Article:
Osborne 'set to freeze' fuel duty

Conservative rebels said they expect the Chancellor to freeze a planned 3p rise in fuel duty for another three to six months. The Government has defeated a Labour motion to postpone the duty rise by majority of 48.

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PM's spokesman says Chancellor decides fuel duty alone

Prime Minister David Cameron's official spokesman earlier declined to comment on whether the Government might back down on the 3p fuel duty rise.

He said the controversial rise was a matter for the Chancellor.

There are a series of planned rises in fuel taxes programmed in and those will generate revenue which will help bring the deficit down. But what the Government has sought to do thus far is listen to the concerns of motorists and, where it can, delay or cancel those planned rises.

Decisions on tax and duties are a matter for the Chancellor. The Government obviously recognises that the cost of petrol is a significant part of day to day spending and that is why (it) has listened to the views of consumers and motorists and acted over the past two years by delaying or cancelling planned rises.

– PM's spokesman

Balls: Chancellor's made 'nods and winks' on fuel duty

Shadow chancellor Ed Balls said George Osborne had been making "nods and winks" on fuel duty over the past 24 hours to dissuade Tory MPs from joining Labour in voting against the 3p rise today.

I would say to Conservative MPs, I wouldn't take a nod or a wink from this Chancellor as sufficient. I would want to make a clear statement to my constituents - this is the wrong thing to do and I am going to vote with Labour.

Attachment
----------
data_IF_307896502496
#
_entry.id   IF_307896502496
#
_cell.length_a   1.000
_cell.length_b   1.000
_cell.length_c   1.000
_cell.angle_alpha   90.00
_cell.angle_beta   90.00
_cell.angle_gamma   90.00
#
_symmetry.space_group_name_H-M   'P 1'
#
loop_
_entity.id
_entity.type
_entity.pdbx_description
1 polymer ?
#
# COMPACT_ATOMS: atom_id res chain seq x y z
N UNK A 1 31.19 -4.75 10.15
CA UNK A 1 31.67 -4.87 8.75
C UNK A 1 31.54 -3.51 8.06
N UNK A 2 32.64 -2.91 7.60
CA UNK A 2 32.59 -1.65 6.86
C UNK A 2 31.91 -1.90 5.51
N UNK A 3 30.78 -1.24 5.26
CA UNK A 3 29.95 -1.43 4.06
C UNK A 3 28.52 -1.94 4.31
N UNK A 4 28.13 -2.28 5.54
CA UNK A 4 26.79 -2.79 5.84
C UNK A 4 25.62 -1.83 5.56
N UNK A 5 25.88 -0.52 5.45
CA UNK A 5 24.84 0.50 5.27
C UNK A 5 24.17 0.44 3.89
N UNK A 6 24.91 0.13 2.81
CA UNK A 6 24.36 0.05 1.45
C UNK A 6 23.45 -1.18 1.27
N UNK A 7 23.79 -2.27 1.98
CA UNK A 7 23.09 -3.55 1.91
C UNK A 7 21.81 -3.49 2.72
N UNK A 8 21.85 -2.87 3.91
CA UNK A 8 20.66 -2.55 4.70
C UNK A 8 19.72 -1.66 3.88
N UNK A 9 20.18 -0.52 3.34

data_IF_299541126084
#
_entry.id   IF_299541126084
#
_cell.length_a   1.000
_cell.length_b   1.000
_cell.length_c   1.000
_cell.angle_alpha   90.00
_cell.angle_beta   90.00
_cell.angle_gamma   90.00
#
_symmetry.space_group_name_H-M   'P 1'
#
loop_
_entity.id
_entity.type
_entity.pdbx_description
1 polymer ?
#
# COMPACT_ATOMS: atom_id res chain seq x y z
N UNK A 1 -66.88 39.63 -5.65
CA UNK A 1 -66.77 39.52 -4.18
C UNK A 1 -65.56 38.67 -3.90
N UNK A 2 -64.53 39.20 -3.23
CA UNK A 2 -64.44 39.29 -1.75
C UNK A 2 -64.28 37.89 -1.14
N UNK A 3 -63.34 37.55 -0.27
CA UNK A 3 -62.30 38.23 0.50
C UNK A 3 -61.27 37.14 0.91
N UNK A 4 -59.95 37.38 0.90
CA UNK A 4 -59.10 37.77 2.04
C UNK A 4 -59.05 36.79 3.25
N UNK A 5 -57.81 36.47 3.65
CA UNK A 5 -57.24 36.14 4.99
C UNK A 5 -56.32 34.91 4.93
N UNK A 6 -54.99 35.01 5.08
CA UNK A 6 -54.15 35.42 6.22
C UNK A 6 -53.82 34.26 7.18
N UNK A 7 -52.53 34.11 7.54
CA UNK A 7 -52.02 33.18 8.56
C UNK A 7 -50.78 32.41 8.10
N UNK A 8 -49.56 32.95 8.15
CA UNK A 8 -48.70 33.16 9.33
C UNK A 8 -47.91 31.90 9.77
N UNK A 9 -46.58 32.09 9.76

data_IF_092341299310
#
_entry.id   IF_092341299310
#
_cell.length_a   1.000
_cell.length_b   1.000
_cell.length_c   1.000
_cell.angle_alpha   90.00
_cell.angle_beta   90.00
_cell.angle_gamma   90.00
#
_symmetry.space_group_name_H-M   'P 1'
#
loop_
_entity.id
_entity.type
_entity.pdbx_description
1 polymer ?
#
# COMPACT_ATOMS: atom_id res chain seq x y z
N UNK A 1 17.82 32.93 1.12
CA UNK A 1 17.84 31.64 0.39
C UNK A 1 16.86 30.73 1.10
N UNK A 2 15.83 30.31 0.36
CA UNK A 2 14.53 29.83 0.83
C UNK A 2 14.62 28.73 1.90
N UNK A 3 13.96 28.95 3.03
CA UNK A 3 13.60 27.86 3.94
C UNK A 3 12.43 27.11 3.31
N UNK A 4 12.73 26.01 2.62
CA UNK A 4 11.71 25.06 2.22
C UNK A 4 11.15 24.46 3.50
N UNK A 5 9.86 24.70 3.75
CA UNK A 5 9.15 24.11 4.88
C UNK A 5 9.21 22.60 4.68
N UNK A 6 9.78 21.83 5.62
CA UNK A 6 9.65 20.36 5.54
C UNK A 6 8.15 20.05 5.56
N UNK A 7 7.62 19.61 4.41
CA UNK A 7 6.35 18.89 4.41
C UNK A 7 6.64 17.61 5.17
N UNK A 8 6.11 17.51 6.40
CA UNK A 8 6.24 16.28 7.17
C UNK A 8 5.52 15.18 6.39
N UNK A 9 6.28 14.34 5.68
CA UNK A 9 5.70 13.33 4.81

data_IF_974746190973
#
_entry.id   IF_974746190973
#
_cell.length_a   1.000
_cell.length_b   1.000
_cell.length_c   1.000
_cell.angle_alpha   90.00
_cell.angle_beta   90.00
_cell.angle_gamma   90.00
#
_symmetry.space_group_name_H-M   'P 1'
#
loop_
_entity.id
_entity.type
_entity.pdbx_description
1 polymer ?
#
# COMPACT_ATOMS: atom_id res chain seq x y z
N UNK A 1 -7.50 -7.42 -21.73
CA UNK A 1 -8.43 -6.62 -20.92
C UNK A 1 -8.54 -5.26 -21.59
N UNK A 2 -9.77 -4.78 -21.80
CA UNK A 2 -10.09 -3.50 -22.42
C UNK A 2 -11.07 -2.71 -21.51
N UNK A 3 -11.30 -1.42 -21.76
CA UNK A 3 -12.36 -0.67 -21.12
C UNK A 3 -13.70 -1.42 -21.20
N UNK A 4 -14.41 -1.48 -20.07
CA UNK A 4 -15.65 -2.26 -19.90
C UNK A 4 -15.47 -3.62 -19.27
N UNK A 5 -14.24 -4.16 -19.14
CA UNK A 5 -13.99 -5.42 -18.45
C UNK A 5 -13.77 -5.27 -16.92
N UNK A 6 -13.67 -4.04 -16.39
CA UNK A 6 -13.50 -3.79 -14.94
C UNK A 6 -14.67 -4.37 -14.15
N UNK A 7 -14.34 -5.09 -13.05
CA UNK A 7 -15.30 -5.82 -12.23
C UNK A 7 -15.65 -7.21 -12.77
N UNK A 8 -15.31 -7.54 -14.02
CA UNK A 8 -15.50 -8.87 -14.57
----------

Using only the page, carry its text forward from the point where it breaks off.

– Ed Balls, speaking to BBC Radio 4's World At One

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MPs tweet ahead of vote on fuel duty rise

FairFuelUK: 'Fuel rise could cost 35,000 jobs'

FairFuelUK spokesman Quentin Wilson with protesters Credit: REUTERS

The campaign group FairFuelUK previously said it believed the tax hike could will raise only £800 million, compared to Treasury projections that it would bring in £1.5 billion.

It could also cost as many as 35,000 jobs, it said.

The group will be campaigning at parliament today ahead of the debate and vote in the Commons.

Its spokesman, broadcaster Quentin Willson, said: "The momentum building up behind FairFuelUK's call to see this damaging 3p rise scrapped is becoming unstoppable.

"The Treasury appears to be listening. We welcome Labour pushing on this issue. Consumers are currently paying an eye-watering 80p-per-litre in combined fuel duty and VAT.

"This is socially unjust and adding another 3p in tax doesn't make sense for economic recovery and deficit reduction."

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